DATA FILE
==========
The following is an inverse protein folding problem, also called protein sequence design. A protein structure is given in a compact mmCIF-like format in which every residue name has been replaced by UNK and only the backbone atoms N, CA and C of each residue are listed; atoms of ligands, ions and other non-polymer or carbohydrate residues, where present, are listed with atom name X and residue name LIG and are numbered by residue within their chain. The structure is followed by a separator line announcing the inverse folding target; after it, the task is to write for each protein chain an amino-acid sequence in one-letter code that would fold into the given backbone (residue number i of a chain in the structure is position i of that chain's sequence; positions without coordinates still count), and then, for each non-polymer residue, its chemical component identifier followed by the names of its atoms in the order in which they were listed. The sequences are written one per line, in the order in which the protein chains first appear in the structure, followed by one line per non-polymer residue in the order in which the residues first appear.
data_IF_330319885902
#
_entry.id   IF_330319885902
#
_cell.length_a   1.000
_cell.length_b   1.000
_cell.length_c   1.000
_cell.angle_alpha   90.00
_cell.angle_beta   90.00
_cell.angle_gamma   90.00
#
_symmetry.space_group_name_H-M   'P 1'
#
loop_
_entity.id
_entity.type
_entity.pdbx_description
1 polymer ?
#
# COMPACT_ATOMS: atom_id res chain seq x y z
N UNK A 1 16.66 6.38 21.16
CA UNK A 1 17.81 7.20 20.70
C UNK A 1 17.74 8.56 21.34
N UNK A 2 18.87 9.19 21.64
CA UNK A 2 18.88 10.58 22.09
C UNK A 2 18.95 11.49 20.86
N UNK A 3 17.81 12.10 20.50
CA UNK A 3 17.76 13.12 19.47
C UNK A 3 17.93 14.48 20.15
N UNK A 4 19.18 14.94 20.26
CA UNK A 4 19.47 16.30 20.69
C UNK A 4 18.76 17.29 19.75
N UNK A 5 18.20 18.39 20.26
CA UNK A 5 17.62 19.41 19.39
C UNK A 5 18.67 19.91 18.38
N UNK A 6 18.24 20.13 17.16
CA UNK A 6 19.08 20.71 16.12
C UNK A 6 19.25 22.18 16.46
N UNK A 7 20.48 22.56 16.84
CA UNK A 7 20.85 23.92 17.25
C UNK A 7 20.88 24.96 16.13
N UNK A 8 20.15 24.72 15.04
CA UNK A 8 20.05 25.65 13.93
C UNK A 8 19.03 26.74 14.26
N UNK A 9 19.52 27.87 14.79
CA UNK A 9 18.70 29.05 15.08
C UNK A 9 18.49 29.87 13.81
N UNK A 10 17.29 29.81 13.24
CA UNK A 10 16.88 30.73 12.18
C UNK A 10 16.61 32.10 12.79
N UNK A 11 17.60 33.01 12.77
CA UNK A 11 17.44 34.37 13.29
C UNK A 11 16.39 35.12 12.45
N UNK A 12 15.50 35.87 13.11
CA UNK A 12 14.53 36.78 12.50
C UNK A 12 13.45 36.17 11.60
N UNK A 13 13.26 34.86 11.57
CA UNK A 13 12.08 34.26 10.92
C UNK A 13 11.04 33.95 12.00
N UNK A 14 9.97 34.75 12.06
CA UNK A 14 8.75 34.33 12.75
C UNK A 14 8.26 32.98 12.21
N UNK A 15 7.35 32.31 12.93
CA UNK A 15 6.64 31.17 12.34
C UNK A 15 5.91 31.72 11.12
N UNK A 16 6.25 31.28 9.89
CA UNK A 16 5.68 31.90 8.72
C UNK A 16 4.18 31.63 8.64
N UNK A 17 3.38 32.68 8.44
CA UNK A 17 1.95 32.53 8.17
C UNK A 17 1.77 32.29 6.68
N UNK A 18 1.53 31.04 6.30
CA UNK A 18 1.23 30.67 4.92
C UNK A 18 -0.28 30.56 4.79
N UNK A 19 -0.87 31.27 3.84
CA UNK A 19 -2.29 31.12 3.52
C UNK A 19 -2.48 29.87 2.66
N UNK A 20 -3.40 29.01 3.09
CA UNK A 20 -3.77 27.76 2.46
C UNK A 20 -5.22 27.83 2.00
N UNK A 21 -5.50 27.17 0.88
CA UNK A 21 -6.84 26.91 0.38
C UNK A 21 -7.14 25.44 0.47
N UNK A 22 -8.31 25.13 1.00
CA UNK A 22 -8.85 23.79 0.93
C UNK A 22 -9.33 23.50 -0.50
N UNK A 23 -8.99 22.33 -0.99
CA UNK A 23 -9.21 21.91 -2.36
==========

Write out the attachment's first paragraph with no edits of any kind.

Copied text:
The following is an inverse protein folding problem, also called protein sequence design. A protein structure is given in a compact mmCIF-like format in which every residue name has been replaced by UNK and only the backbone atoms N, CA and C of each residue are listed; atoms of ligands, ions and other non-polymer or carbohydrate residues, where present, are listed with atom name X and residue name LIG and are numbered by residue within their chain. The structure is followed by a separator line announcing the inverse folding target; after it, the task is to write for each protein chain an amino-acid sequence in one-letter code that would fold into the given backbone (residue number i of a chain in the structure is position i of that chain's sequence; positions without coordinates still count), and then, for each non-polymer residue, its chemical component identifier followed by the names of its atoms in the order in which they were listed. The sequences are written one per line, in the order in which the protein chains first appear in the structure, followed by one line per non-polymer residue in the order in which the residues first appear.